4. "The issue of succession to the throne" and its stakes (in the 19th century, a special case in the relations between the Catholic church and the other Christian churches is the one of marriage between a Catholic part and a non-Catholic part, celebrated according to the legal provisions of the celebration place, and in Romania, the 1866 constitutional provisions excluded any religious incompatibility between Orthodoxy and Catholicism, through the unconditional acceptance to found a Romanian Orthodox Dynasty). The guarantee offered by the constitutional text of the dominant character of the Orthodox Church was justified through several reasons: the great majority of Romanians were of Orthodox religion, the equity required that the Orthodox Church will receive a sign of encouragement and retribution for the fights and miseries from the past and, in the same time, is was a state interest, meaning the consolidation of the national Church, fully identified with the state's interests (6). The "dominant" formula does not ensure, exceptionally, a favorite status or a special legal condition for the Romanian Orthodox Church, but only a honorary spiritual priority towards other cults, due to a state of facts: the overwhelming number of believers. Thus, we have to make a special distinction between the Orthodox Church, representing a majority, statistically speaking, and the Catholic Church, with a minority condition.

5. The issue of establishment of a Roman-Catholic Archbishopric in Bucharest and the diplomatic negotiations between Romania and the Holy See for the creation of a Catholic hierarchy. Until the First World War, in the whole specialty literature, except the Orthodox Church, all the other cults were named "foreign cults" , and the Roman-Catholic cult was considered to be the first, from the first mentions linked to the presence of missionaries (Benedictine monks) hired to spread Roman Christianity.

6. The position of the Romanian Orthodox Church towards the establishment of the Roman-Catholic Archbishopric was expressed within the spring session of the Holy Synod from the year 1883, in the paper of the bishop Melchisedec, Papacy and the present state of the Orthodox Church in the Romanian Kingdom. The report had two parts: The historic of Catholicism in Romania. II. The present state of our Orthodox Church in the Kingdom of Romania.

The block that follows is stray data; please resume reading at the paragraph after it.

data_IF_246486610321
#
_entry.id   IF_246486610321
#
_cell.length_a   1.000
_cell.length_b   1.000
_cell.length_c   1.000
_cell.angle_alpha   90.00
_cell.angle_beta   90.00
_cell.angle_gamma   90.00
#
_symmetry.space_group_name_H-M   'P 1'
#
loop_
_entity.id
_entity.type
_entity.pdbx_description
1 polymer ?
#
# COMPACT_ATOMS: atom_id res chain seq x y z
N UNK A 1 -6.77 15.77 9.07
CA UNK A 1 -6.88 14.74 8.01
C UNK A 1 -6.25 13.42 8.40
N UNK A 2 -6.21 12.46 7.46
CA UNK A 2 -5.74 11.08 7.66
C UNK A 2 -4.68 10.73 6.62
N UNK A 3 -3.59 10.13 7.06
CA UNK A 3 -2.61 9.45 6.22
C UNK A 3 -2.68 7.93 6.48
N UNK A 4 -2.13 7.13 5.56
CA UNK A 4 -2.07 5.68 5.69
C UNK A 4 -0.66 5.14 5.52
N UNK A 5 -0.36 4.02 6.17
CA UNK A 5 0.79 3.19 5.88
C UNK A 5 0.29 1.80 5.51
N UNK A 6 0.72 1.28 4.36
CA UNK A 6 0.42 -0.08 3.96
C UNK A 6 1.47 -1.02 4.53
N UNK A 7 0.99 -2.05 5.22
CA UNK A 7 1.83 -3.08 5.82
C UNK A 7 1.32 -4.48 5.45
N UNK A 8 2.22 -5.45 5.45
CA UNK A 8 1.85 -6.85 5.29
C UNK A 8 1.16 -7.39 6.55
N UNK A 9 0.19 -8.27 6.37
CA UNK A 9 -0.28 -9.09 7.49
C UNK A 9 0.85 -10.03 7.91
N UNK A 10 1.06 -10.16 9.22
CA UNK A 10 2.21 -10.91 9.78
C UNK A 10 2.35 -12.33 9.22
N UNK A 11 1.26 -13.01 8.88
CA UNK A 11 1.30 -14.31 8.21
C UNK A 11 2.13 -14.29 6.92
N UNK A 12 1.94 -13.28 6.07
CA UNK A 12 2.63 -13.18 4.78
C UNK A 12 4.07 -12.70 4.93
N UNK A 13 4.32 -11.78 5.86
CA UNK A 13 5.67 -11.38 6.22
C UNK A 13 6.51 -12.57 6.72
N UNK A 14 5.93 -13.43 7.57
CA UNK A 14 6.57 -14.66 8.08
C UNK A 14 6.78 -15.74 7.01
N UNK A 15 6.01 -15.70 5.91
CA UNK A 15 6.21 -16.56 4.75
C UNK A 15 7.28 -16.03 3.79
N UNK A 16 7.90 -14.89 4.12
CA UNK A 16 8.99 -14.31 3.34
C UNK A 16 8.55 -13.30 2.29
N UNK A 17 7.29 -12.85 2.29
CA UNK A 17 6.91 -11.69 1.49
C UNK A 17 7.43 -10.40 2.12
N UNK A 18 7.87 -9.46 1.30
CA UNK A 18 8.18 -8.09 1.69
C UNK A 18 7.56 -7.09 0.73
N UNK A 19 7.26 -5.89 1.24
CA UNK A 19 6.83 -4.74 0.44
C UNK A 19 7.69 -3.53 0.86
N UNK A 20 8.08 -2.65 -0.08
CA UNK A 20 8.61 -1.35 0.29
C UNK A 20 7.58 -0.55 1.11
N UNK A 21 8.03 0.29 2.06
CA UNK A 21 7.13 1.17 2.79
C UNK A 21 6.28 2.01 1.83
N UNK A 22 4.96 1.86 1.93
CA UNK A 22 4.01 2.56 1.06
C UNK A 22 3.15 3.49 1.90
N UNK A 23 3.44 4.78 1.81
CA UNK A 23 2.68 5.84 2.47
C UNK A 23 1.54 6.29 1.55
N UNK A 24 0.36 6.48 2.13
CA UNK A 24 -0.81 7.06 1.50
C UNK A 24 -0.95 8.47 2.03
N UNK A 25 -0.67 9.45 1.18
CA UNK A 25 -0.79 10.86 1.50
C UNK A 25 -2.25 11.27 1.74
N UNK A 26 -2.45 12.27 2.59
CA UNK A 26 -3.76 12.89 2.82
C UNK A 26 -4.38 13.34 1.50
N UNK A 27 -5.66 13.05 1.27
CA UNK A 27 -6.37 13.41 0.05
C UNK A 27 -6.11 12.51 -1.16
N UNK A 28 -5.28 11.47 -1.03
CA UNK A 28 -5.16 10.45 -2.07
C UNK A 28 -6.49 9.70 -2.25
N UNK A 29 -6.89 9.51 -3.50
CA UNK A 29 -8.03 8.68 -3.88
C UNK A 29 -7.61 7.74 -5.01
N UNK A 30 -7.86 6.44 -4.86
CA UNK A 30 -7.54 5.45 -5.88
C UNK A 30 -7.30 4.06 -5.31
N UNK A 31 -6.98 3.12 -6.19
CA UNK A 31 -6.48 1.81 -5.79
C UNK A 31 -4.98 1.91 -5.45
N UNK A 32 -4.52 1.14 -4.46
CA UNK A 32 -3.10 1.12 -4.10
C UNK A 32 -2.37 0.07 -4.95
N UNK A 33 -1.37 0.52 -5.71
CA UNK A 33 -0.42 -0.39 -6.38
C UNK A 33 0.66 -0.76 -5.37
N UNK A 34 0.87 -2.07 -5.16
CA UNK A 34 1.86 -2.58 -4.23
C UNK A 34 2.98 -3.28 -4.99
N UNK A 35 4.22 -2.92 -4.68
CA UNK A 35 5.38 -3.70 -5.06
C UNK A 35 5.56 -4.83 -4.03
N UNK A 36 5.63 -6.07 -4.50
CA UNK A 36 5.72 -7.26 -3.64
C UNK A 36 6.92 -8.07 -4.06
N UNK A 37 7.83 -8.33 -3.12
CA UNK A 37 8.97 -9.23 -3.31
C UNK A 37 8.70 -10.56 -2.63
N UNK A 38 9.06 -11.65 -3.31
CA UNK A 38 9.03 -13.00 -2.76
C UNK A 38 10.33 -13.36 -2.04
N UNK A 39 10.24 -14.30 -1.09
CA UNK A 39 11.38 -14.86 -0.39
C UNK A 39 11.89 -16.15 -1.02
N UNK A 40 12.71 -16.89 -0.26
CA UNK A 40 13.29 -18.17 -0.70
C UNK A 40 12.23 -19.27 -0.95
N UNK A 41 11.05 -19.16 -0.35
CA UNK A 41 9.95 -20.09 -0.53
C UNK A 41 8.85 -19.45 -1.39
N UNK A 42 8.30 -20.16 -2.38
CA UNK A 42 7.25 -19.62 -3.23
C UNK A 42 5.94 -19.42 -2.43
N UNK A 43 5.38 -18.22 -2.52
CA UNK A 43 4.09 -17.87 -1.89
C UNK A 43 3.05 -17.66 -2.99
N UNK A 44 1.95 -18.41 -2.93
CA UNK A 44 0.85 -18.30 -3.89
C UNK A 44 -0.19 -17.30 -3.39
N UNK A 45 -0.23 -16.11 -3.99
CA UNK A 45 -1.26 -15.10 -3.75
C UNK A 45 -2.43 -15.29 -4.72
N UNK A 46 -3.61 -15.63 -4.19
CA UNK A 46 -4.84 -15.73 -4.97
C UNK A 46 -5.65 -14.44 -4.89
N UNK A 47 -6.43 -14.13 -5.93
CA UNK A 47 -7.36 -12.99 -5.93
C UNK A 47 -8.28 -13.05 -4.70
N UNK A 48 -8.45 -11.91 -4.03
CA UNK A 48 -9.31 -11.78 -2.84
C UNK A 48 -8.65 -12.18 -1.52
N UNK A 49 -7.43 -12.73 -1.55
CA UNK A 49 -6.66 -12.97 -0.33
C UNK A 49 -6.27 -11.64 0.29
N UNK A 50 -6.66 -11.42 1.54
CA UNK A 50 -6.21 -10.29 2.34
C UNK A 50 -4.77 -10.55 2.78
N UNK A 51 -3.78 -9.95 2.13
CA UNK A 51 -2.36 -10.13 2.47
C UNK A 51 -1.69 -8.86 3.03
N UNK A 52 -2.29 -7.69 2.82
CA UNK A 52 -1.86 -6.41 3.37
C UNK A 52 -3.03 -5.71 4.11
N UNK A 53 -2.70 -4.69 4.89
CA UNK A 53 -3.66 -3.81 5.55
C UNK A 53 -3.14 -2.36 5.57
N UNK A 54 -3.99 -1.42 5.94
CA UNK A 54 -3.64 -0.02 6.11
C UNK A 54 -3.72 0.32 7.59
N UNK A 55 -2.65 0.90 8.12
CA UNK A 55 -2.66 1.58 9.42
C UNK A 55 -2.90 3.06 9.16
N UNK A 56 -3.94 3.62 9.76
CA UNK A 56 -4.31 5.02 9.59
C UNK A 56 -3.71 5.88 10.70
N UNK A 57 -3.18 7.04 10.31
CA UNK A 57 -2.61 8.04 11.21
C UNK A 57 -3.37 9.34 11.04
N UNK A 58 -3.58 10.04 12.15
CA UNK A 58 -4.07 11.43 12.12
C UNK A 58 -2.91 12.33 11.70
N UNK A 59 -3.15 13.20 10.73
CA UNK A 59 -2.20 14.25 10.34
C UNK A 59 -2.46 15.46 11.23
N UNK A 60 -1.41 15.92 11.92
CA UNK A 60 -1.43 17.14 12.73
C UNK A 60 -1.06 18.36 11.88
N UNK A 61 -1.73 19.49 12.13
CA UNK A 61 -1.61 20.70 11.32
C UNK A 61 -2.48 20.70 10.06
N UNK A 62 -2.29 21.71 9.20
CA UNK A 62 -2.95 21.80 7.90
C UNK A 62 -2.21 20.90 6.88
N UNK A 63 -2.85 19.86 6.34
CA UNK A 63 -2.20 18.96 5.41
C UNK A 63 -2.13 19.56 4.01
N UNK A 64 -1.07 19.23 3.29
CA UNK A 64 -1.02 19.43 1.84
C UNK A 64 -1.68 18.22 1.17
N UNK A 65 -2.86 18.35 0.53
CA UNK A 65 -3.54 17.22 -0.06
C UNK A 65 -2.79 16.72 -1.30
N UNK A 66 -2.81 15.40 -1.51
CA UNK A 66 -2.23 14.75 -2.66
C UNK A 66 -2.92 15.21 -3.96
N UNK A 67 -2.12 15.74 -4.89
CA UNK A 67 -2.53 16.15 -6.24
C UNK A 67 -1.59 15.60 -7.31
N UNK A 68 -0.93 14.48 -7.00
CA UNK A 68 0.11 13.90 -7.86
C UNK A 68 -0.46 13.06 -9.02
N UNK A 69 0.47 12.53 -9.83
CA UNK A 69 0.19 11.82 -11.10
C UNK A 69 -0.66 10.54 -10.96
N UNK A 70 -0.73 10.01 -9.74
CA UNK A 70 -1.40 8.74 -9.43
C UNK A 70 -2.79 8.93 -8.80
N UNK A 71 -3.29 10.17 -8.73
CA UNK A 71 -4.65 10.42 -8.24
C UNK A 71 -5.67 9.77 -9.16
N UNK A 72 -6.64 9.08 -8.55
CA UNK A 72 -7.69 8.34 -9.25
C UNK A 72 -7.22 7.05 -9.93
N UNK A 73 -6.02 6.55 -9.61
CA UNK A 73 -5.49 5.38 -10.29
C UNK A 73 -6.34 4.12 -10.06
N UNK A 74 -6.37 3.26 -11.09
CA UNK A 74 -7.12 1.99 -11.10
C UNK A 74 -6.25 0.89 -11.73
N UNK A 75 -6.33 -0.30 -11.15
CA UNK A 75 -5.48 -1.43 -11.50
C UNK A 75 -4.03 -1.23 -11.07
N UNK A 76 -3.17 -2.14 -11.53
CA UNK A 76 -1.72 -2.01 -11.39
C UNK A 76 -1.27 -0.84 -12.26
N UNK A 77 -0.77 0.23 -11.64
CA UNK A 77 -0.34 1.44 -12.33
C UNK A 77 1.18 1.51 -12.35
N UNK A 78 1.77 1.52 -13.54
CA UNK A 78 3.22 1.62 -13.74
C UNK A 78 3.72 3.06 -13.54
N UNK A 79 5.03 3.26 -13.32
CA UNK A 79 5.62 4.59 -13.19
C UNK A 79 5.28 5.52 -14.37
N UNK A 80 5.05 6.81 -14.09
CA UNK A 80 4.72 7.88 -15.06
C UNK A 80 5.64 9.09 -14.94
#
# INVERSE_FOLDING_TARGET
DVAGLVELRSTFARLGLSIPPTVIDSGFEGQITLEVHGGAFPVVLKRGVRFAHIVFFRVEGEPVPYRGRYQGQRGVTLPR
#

The report was focused on the close connection between the Church and the nation existent within the Orthodox Church, founded on the principle granting to the Orthodox Church the character of national church.

As a conclusion, if we resume the main aspects that characterize the institutional relations between the Orthodox Church and the Catholic Church in Romania (1859-1918), be are able to formulate the following argument that can become decisive for the future of institutional dialogue:

If Western Europe offered during the 19th century the image of a Catholicism that established a main difference at the level of relations with the society, the existence of a Magister whose authority is acklowledged by believers from every country, the East of the continent, a Europe or Orthodoxy, was characterized through the fidelity towards the Christian religion, fact that maintained confessional identity in the face of Islamism. The fracture between the Orthodoxism and the Catholicism does not mean, in essence, the establishment of two churches, but, to quote a Bulgakov remark, a flaw in the unique body, which continued to produce the fruits of holiness on each side.


(1) Ioan M. Bujoreanu, Collection of old and new laws promulgated until the end of 1870, New Publishing House of the Romanian Laboratory, Bucharest, 1873, pp. 1796-1797.

(2) In compliance with art. 23 from the 1866 Constitution: "The Orthodox religion of the East is the dominant religion of the Romanian state. The Orthodox Church is and remains independent towards any foreign authority, maintaining though the unity with the Hegumenic Church of the East, in which concerns the dogma".

(3) Chiru C. Costescu, op. cit., pp. 214-250. The Law was amended through: the Law from 28 February 1896; Law from 5 April 1900, published in the Official Journal no. 73 from 2 July 1900; Law from 2 August 1907; Law from 25 February 1906, published in the Official Journal no. 262 from 26 February 1906; Law from 26 March 1909, published in the Official Journal no. 289 from 27 March 1909 and through the Law amended by the Royal Decree no. 1642 from 7th of May 1910 and published in the Official Journal no. 37 from 18 May 1910.

(4) Emil Dumea, Romanian Catholic books and magazines in Moldova, Sapientia Publishing House, Iasi, 2002, p. 10.

(5) History of Romanian Church, vol. II, p. 505.

(6) Ibidem, pp. 112-113. Please refer to Dumitru Popescu, Orthodoxy and the present day, Biblical and Mission of the Romanian Orthodox Church Institute Publishing House, Bucharest, 1996; C. Yannaras, Orthodoxy and West, Byzantine Publishing House, Bucharest, 1995.
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Author:Olimid, Anca Parmena
Publication:Revista de Stiinte Politice
Date:Jan 1, 2009